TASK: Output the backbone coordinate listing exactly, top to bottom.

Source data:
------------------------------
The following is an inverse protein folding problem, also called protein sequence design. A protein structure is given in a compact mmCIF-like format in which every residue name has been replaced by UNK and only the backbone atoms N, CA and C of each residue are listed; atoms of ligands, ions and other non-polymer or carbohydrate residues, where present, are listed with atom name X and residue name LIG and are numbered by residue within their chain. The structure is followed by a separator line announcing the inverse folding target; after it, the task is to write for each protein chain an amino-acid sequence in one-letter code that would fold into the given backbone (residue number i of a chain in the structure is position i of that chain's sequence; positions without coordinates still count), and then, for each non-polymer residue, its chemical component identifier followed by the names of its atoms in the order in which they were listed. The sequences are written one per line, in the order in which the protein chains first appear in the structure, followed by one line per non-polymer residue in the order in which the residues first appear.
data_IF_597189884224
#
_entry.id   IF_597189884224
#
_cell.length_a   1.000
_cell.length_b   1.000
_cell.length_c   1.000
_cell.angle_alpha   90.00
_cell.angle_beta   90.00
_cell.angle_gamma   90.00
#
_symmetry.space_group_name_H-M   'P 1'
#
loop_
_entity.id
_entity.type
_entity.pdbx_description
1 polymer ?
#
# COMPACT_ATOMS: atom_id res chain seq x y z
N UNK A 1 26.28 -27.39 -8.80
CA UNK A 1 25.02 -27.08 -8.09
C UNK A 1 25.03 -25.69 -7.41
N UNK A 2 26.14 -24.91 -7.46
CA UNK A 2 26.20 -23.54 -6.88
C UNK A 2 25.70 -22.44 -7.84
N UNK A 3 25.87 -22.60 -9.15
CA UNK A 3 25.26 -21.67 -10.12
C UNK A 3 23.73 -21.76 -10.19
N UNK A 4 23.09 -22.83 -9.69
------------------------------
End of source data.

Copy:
The following is an inverse protein folding problem, also called protein sequence design. A protein structure is given in a compact mmCIF-like format in which every residue name has been replaced by UNK and only the backbone atoms N, CA and C of each residue are listed; atoms of ligands, ions and other non-polymer or carbohydrate residues, where present, are listed with atom name X and residue name LIG and are numbered by residue within their chain. The structure is followed by a separator line announcing the inverse folding target; after it, the task is to write for each protein chain an amino-acid sequence in one-letter code that would fold into the given backbone (residue number i of a chain in the structure is position i of that chain's sequence; positions without coordinates still count), and then, for each non-polymer residue, its chemical component identifier followed by the names of its atoms in the order in which they were listed. The sequences are written one per line, in the order in which the protein chains first appear in the structure, followed by one line per non-polymer residue in the order in which the residues first appear.
data_IF_597189884224
#
_entry.id   IF_597189884224
#
_cell.length_a   1.000
_cell.length_b   1.000
_cell.length_c   1.000
_cell.angle_alpha   90.00
_cell.angle_beta   90.00
_cell.angle_gamma   90.00
#
_symmetry.space_group_name_H-M   'P 1'
#
loop_
_entity.id
_entity.type
_entity.pdbx_description
1 polymer ?
#
# COMPACT_ATOMS: atom_id res chain seq x y z
N UNK A 1 26.28 -27.39 -8.80
CA UNK A 1 25.02 -27.08 -8.09
C UNK A 1 25.03 -25.69 -7.41
N UNK A 2 26.14 -24.91 -7.46
CA UNK A 2 26.20 -23.54 -6.88
C UNK A 2 25.70 -22.44 -7.84
N UNK A 3 25.87 -22.60 -9.15
CA UNK A 3 25.26 -21.67 -10.12
C UNK A 3 23.73 -21.76 -10.19
N UNK A 4 23.09 -22.83 -9.69